But is it art? Of course not: it’s more… and/or less… that’s the Heisenberger-Schroedingerian beauty of it. BTW, I’m not holding back on the cultural allusions because the play doesn’t hesitate to invoke at least three of its sacred cows… Seneca, Nietzsche and Freud – you three are a right pair, if there ever was one!
ART revolves around an artistic ‘masterpiece’: a white background with white lines running across it. This gives rise to a range of questions spanning the gamut of every zany as well as significant thing ever said or thought about the nature of art. What is it? Would we recognise it if it mistook us for a frenemy and clouted us one over the ear to the extent of inviting suspected eardrum damage at best or brain haemorrhage at worst? Whither culture, convention, civilisation when the jury is out and daggers are drawn among former friends when no one can objectively (heavy emphasis on its subjectivity) define what criteria merit value or worth? (You had to be there, dear. Try to catch it if you can this weekend.)
In the end, a series of two- and three-sided conversations about the artistic merits of the objectionable artwork in question – nicely illustrated by a static set and suspended lighting with moving paintings to portray the three protagonists – boils down to a heated argument about something quite other than art. Who decides what is good or bad art? What is good or bad, but thinking makes it so? Also, what is art? And, driving the underlying tensions and stressful exploration of friendship, mentorship and human respect for another’s opinion: is it art? Is it worth slandering or slaying a soulmate for? Spoiler alert: it (almost) comes to that… and even if not, the insults – ‘amoeba’ ‘bugger’ ‘coward’ – are bad enough.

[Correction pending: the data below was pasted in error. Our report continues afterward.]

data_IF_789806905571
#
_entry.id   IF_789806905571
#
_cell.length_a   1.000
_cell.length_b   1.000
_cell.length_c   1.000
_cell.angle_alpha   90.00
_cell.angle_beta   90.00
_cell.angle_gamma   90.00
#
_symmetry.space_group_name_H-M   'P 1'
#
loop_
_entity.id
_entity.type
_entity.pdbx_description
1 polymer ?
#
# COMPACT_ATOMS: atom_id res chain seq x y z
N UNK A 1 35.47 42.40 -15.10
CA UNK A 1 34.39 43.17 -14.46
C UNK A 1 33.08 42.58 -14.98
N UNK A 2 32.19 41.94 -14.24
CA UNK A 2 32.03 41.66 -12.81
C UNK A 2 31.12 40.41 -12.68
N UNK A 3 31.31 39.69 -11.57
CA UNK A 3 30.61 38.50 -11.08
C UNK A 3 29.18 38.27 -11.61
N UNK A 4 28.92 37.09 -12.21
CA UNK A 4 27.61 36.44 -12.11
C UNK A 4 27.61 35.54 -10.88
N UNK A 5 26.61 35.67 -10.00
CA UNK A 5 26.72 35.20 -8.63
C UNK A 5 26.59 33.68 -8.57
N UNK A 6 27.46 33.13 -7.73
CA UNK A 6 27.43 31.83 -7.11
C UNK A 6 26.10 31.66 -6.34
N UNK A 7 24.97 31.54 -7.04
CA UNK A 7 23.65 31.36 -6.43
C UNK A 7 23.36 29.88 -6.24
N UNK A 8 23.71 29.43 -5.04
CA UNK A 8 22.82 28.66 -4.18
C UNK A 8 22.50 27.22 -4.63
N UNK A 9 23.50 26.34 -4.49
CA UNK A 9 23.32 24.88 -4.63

To my mind, this pernicious play about a plethora of human experiences – from the appreciation of art to the appreciation of one’s friends and their foibles – works because ART (like art, get it?) functions at many levels, concurrently and simultaneously. At the form level, it is about what art is and whether a piece of artistry is in fact or interpretation a work of art, and why.
At the function level, it is about how art and its appreciation can inform society about a panoply of dimensions lying under the polite (and pugnacious) living-room exchanges on the social instinct, snobbery and the subconscious motivations of the mind in the most mundane of matters, from one’s preference in life partners to one’s penchant for drama, histrionics or melancholic manipulativeness.
At the fundamental level, it is about how belief in oneself over and above the adult resolution of the other minds conundrum can lead to all that’s sick about the human instinct.
The play is a complex web of layered ideas. That the players made it pleasant and memorable redounds to their skill as well as experience: a rich mix of talent and nuanced interpretation. There is, however, the abiding question: is it art? Or, having presented us with a clever fait accompli – namely that it’s art only if you like it, not necessarily understand it, or realise there is nothing either good or bad about it – the playwright artist makes the point at the audience’s expense. ART is a white canvas with barely discernible white lines “if you screw up your eyes” enough. I saw spots of red and swathes of black. How about you?
- Pix by Shehan Gunasekara -